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JOURNALISM IN THE AMERICAS Blog

Brazilian journalists suffer attacks in the context of presidential elections




By Alessandra Monnerat and Carolina de Assis

 

Before and during the Brazilian presidential election that took place on Oct. 28, journalists were the subject of physical, verbal and digital threats and aggression.

At least nine journalists suffered physical or verbal aggression after the results from the Brazilian presidential election were announced, according to the Brazilian Association of Investigative Journalism (Abraji). In seven cases, the violence was carried out by supporters of President-elect Jair Bolsonaro of the Social Liberal Party (PSL, for its acronym in Portuguese), according to the organization.

Additionally, 42 cases of violence against journalists have been reported since campaigning began on Aug. 16. In all, Abraji counted 153 cases of aggression in the political-electoral context since the beginning of the year — 72 physical and 81 digital.

"Every time a journalist suffers violence for exercising his office, freedom of expression is attacked and one of the pillars of democracy is shaken," the association said.

This Sunday, several professionals were attacked while covering celebrations of Bolsonaro’s victory. In Fortaleza, Ceará, two cases occurred at party headquarters for the president-elect. A journalist from the newspaper O Povo was knocked over while standing on a sound system and injured her hand, according to a report from O Povo. A reporter from TV Verdes Mares was verbally assaulted and the team car was hit by rocks, the paper reported.

Two other incidents of violence were reported at the victory party at Avenida Paulista in São Paulo, Abraji reported. Reporter Anna Virginia Balloussier, of Folha de S. Paulo, was surrounded and harassed by voters of the president-elect, according to the organization. Dutch journalist Sandra Korstjens, RTL Nieuws correspondent, reported having suffered sexual harassment, stalking and intimidation, it added. According to the professional, one of the men prevented her from continuing her work. Both noted that there were supporters who defended them.

In Santos, also in the state of São Paulo, three journalists, two from TV Tribuna and one from the newspaper A Tribuna, had to leave a victory party for Bolsonaro that they were covering because they were harassed, according to the Union of Professional Journalists in the State of São Paulo (SJSP) and Fenaj (National Federation of Journalists), which repudiated the assaults.

In front of Bolsonaro’s residence in Rio de Janeiro, there were also intimidations against journalists. Reporter Mellyna Reis was cursed at while broadcasting live, according to Abraji. Other coverage teams were also verbally assaulted, making recordings unfeasible.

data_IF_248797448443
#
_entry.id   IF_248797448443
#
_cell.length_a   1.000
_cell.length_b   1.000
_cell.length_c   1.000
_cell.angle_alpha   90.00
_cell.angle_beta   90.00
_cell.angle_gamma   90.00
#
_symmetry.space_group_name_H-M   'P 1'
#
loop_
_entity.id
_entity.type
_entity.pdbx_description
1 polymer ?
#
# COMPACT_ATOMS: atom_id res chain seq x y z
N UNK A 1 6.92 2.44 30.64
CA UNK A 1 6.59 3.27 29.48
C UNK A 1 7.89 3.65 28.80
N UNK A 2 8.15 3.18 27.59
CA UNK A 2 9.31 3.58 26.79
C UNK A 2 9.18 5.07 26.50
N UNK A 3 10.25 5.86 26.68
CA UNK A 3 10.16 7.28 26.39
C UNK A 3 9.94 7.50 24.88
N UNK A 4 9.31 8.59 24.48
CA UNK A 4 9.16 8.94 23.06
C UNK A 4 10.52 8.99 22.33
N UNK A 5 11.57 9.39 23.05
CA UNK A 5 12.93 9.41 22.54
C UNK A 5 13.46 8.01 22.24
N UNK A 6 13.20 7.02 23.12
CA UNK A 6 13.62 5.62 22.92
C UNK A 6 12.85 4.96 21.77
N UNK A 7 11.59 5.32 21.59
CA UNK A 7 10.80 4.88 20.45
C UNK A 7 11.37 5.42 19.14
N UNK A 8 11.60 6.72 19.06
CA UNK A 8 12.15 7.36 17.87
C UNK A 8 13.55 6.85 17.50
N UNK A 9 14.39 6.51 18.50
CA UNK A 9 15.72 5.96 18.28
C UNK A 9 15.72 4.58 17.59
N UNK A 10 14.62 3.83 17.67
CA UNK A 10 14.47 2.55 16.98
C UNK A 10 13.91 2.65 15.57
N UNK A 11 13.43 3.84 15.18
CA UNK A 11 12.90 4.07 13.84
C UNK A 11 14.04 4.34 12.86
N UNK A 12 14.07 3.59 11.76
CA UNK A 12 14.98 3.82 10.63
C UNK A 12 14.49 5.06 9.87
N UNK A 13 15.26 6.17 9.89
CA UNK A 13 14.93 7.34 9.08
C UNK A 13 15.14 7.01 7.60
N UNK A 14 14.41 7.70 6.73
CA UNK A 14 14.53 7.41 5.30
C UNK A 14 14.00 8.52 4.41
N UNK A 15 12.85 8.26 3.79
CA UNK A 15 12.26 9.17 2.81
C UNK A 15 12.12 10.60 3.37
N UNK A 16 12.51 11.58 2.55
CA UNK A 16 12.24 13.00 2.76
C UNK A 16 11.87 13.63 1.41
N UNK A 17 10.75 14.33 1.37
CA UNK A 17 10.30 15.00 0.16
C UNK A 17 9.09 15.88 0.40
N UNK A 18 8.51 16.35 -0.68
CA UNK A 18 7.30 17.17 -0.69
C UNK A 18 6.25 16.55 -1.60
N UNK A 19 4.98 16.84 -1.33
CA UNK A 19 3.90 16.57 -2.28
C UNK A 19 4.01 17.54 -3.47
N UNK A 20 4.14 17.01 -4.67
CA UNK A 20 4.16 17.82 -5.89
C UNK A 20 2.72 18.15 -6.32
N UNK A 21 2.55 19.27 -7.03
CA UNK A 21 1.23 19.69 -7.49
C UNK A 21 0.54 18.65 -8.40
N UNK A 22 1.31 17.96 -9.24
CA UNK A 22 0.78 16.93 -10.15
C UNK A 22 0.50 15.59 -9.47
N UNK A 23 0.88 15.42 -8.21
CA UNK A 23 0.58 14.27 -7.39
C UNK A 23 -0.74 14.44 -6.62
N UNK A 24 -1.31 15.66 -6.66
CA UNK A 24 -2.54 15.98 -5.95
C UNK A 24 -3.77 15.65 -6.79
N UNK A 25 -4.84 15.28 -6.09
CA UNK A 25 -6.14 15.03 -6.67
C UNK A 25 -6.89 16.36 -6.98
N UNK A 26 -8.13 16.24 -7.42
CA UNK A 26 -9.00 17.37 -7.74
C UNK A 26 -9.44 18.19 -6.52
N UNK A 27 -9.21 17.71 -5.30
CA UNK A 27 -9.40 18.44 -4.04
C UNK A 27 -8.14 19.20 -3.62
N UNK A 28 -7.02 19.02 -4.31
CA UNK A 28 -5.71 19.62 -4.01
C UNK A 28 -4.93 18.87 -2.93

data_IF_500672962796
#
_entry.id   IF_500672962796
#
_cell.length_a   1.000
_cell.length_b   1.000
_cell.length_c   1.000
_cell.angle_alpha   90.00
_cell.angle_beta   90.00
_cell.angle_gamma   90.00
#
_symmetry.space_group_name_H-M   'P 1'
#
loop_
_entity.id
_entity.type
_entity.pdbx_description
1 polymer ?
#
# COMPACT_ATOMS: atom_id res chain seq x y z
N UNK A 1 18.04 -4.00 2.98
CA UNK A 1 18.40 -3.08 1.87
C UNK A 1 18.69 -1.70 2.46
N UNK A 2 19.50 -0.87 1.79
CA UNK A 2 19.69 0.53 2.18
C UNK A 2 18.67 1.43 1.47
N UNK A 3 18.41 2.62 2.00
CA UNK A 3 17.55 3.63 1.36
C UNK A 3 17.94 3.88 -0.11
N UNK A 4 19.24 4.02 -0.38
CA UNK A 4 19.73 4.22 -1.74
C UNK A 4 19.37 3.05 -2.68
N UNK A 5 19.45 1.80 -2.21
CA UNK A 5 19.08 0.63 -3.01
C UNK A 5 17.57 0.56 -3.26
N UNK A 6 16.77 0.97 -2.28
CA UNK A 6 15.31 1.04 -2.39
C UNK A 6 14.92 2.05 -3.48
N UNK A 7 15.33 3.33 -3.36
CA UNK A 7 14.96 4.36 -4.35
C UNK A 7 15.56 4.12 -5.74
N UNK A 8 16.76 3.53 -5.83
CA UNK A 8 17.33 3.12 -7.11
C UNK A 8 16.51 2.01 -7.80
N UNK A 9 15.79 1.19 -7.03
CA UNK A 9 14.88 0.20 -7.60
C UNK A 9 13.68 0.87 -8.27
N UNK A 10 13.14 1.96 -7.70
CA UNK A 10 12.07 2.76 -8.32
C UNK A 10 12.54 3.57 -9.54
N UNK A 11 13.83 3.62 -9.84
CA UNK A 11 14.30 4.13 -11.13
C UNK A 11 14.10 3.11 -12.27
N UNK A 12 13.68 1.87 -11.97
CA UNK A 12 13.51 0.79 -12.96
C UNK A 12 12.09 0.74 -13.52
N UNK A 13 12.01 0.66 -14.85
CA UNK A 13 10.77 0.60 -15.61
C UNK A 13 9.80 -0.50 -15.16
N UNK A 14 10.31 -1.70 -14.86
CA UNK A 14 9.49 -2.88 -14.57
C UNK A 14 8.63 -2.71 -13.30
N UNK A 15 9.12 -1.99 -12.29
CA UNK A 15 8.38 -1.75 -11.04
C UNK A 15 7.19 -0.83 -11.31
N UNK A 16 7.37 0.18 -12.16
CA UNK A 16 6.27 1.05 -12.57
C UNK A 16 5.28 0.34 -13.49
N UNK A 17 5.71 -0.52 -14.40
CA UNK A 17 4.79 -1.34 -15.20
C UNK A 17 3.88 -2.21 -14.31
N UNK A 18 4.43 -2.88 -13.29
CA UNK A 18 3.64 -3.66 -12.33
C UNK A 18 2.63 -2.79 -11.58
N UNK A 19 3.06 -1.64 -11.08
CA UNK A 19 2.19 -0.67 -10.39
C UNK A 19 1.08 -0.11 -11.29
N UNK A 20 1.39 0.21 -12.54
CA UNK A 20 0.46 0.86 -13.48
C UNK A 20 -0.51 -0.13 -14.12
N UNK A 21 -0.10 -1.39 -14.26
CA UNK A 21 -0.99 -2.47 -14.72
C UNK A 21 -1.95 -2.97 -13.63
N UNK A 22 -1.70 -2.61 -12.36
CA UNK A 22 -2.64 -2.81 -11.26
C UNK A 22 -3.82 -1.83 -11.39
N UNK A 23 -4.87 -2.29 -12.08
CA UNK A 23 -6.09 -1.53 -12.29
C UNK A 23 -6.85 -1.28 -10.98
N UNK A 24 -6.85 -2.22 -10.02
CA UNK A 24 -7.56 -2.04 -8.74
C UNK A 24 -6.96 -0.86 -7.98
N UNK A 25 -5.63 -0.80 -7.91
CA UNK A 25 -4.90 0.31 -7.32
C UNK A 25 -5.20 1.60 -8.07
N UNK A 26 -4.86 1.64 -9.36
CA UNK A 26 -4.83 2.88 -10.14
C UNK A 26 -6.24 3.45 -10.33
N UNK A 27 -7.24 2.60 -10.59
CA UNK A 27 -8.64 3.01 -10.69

In addition to these occurrences, Abraji also recorded two digital offenses. One of Bolsonaro's press officer, Carlos Eduardo Guimarães, called the press a “ruse” and “scum” on a WhatsApp broadcast list with journalists. The case was reported by several newspapers, such as O Globo and Gazeta do Povo. After negative repercussions, the officer apologized publicly, as recorded by Agência Brasil.

Bolsonaro’s party, Marcio Labre, threatened a reporter from the Diário de Pernambuco. "If he transgresses law and order, he will know the heavy hand of the state," the politician wrote to journalist João de Andrade Neto, Nexo reported.

These cases recorded on Sunday are not isolated. Six Brazilian and international organizations published a joint statement ahead of the Brazilian elections denouncing the intimidation of journalists covering campaigns in the country. They asked the two candidates in the second round of elections for the presidency, Fernando Haddad of the Workers Party (PT) and Bolsonaro, to “forcefully” denounce “the threats and acts of violence” against professionals who covered the campaign this year.

The organizations that signed the joint statement are Article 19, the Brazilian Association of Investigative Journalism (Abraji), Committee for the Protection of Journalists (CPJ), Conectas Direitos Humanos, Human Rights Watch and Reporters Without Borders (RSF, for its initials in French).

The note published on Oct. 25 cited online harassment and the threats received by Folha de S. Paulo reporter Patrícia Campos Mello, who is responsible for investigating the alleged electoral fraud committed by business backers of Bolsonaro.

According to the note, Mello "received an avalanche of threats online, two threatening calls, and her Whatsapp account was hacked.” Mauro Paulino, executive director of Datafolha, a research institute linked to Folha, was also threatened, the statement said.

According to Folha, between Oct. 19, the day after the publication of the report, and Oct. 23, one of the WhatsApp numbers maintained by the newspaper received more than 220 thousand messages from about 50,000 accounts on the application.

The newspaper said it considered "there are indications of an orchestrated action with an attempt to constrain freedom of the press" and asked that the Federal Police investigate the threats to the professionals.

“The threats against Patrícia Campos Mello and other journalists are an alarming escalation of anti-press rhetoric in this contentious electoral cycle in Brazil,” said Natalie Southwick, CPJ Central and South America Program Coordinator, in the joint statement. “Journalists covering the Brazilian presidential election must be able to work freely and safely while reporting on issues of public interest. We call on candidates from all parties to respect press freedom and refrain from inflammatory statements against the media, and to urge their supporters to stop harassing and threatening journalists.”



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